With prescription drugs, newer is not necessarily better
If you think the prescription drugs advertised on television are the best treatments medical science has to offer, think again.
They are the newest, certainly, and the most expensive. But are they the most effective and the most safe? Possibly not.
Remember Vioxx (rofecoxib)? A wildly popular—and extensively and expensively advertised—pain reliever, it made billions of dollars for Merck Pharmaceuticals.
It also, by conservative estimate, contributed to 60,000 deaths during the 5 years it was on the market. And it wasn’t even much better at relieving pain!
I read with concern yesterday that one of the victims of the recent fiscal cliff deal was the program funding the creation of new non-profit health insurance carriers. Consumer Operated and Oriented Plans, CO-OPs for short, were meant to provide some much-needed competition to the private carriers on the health insurance exchanges and keep premiums more affordable.
At least, that was the theory.
But now Congress has sliced the program’s budget from $6 billion to $2.4 billion. And the money is in the form of loans, not grants. Besides the many other challenges facing these start-ups, they have a very … Continue reading
Wash your nose?
I wrote in a previous post that frequent hand washing is your best defense against a cold virus; but what about washing your nose? The inside of your nose, to be exact.
You just need a neti pot.
The neti pot is an inexpensive device for saline nasal irrigation, which is a fancy term for nose washing.
How do I use a neti pot? It’s very simple. I fill the pot—which resembles a small tea pot or Aladdin’s lamp—with warm saline (salt) solution. Leaning over a sink, I place the spout in one nostril and … Continue reading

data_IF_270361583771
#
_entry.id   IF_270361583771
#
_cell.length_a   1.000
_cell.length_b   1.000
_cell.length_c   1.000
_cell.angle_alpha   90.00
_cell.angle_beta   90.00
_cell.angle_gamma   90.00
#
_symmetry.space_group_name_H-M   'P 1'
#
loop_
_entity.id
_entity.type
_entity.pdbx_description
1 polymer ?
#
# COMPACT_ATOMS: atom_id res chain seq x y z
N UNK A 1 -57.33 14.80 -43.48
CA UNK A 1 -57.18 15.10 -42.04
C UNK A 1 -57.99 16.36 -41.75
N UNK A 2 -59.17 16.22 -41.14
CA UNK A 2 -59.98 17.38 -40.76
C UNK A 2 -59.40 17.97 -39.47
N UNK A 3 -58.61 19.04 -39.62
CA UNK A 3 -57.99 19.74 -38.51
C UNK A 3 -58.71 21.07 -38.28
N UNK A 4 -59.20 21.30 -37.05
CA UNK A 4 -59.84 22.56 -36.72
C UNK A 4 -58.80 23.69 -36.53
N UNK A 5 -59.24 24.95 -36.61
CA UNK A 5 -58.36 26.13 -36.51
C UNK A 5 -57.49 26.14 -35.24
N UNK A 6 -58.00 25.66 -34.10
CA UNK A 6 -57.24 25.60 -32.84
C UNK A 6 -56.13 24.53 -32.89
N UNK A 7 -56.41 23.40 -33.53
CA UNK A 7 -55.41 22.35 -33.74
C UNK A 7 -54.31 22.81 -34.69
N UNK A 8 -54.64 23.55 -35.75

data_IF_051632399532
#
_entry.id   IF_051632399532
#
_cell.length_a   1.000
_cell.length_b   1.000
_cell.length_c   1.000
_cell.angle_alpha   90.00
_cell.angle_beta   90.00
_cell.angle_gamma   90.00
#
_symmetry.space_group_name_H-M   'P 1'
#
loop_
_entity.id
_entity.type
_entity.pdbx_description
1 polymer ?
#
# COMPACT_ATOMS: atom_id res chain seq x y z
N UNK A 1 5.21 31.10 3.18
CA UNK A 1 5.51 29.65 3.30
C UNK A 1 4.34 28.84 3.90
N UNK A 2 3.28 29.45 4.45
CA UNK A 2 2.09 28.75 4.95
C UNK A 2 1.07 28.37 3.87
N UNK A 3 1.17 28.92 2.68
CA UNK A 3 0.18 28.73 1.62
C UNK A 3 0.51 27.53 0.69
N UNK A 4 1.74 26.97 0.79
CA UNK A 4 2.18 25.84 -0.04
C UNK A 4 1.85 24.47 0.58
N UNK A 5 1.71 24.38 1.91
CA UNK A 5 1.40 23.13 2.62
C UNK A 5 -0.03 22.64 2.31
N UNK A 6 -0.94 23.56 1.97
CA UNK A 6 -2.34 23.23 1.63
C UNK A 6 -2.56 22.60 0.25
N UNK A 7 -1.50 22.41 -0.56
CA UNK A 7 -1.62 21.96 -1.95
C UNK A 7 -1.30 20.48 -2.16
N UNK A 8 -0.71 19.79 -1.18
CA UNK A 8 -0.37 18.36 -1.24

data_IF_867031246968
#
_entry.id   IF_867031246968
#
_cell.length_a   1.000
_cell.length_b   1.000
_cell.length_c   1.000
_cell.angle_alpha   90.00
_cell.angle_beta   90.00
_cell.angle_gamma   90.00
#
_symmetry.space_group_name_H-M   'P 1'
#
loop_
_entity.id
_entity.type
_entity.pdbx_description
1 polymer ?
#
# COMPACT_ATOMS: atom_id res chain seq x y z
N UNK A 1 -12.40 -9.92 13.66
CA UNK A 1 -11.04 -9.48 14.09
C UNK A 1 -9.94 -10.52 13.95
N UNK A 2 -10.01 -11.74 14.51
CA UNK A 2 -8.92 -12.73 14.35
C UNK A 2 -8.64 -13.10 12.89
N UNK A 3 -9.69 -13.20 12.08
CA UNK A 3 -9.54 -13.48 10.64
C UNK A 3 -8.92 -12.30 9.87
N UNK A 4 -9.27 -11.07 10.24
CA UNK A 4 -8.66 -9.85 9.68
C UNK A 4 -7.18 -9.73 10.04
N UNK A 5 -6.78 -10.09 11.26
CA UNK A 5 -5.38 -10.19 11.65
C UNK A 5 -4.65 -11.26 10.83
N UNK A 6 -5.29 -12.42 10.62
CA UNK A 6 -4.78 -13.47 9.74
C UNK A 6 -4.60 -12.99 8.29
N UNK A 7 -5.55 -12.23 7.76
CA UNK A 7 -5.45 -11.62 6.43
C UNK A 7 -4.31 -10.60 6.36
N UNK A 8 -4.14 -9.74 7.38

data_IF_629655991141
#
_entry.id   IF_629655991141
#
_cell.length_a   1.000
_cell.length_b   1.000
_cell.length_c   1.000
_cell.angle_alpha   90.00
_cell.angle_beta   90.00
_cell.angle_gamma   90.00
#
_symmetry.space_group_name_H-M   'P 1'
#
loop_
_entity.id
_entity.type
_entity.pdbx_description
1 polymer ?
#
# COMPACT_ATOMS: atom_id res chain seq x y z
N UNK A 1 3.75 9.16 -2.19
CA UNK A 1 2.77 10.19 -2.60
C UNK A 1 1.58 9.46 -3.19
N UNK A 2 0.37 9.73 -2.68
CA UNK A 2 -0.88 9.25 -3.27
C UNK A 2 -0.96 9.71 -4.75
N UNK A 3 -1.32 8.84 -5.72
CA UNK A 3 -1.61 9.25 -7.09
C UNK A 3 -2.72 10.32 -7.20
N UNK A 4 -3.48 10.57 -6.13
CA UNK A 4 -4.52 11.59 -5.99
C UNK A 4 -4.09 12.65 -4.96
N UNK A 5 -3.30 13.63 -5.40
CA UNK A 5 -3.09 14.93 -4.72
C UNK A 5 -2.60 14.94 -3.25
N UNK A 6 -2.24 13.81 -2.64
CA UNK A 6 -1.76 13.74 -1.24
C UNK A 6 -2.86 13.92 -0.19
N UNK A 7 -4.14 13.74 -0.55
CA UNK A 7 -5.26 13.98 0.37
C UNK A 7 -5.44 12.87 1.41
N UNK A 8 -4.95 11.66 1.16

I shook my head in wonder last night when I read this article: FDA requires lower doses for Ambien, other sleep meds
Doses for women, at least, will be cut in half.
Different bodies metabolize drugs at different rates. Apparently, studies have shown that the morning level of zolpidem (Ambien) remains high enough in some patients, especially women, that their driving skills are impaired.
According to the article, “the FDA has received a number of reports of car accidents connected to zolpidem over the years.”
I couldn’t help but think of the recent news, and my recent post, about… Continue reading
Warning: Liver failure may occur
The other day I watched in horror as a friend with mild cold symptoms swallowed two extra-strength Tylenol tablets with a large swig of NyQuil.
If he had followed with a double whisky, I would have suspected a suicide attempt.
“What are you doing?!” I shrieked, and grabbed both bottles from him. “You just swallowed a massive dose of acetaminophen!”
“Really?” he replied, without much interest. “Hmm.”
Does anyone read the labels on over-the-counter (OTC) medications?
“Look!” I stabbed a finger at the warning label on the back of the NyQuil bottle.
Liver warning: This
… Continue reading
It appears that the 2012-13 flu season is especially severe and has not yet reached its peak, which is when the maximum number of cases have been reported and we start to see a downward trend.
In early November, I posted about the advantages, health-wise and financial, of getting a flu shot.
It’s still not too late, and there is ample vaccine available.
FYI, it takes about two weeks for the vaccine to reach its full effectiveness.
… Continue reading
Last week, the Centers for Disease Control (CDC) released a report that 1 in 24 drivers admits to falling asleep while driving, and up to 33% of fatal traffic accidents may involve a drowsy driver.
Although frightening, this statistic is hardly news to those of us, myself included, who suffer from chronic sleeplessness. We can just add “death by fiery car crash” to the ever-expanding list of risks related to sleep deprivation, including obesity, diabetes, heart disease, stroke, dementia and cancer.
Such stories invariably conclude with the advice “health officials recommend getting 7 to 9 hours of sleep each night.”… Continue reading
Okay, pain isn’t funny, but this woman’s blog is. She posted a hysterical re-drawing of the universal pain chart that doctors and nurses use to help patients, especially kids, quantify their pain on a scale of 1-10.
She apparently found the Mr.-Yuk-type faces woefully inadequate, and I have to say I agree with her. I just never looked at it that way before.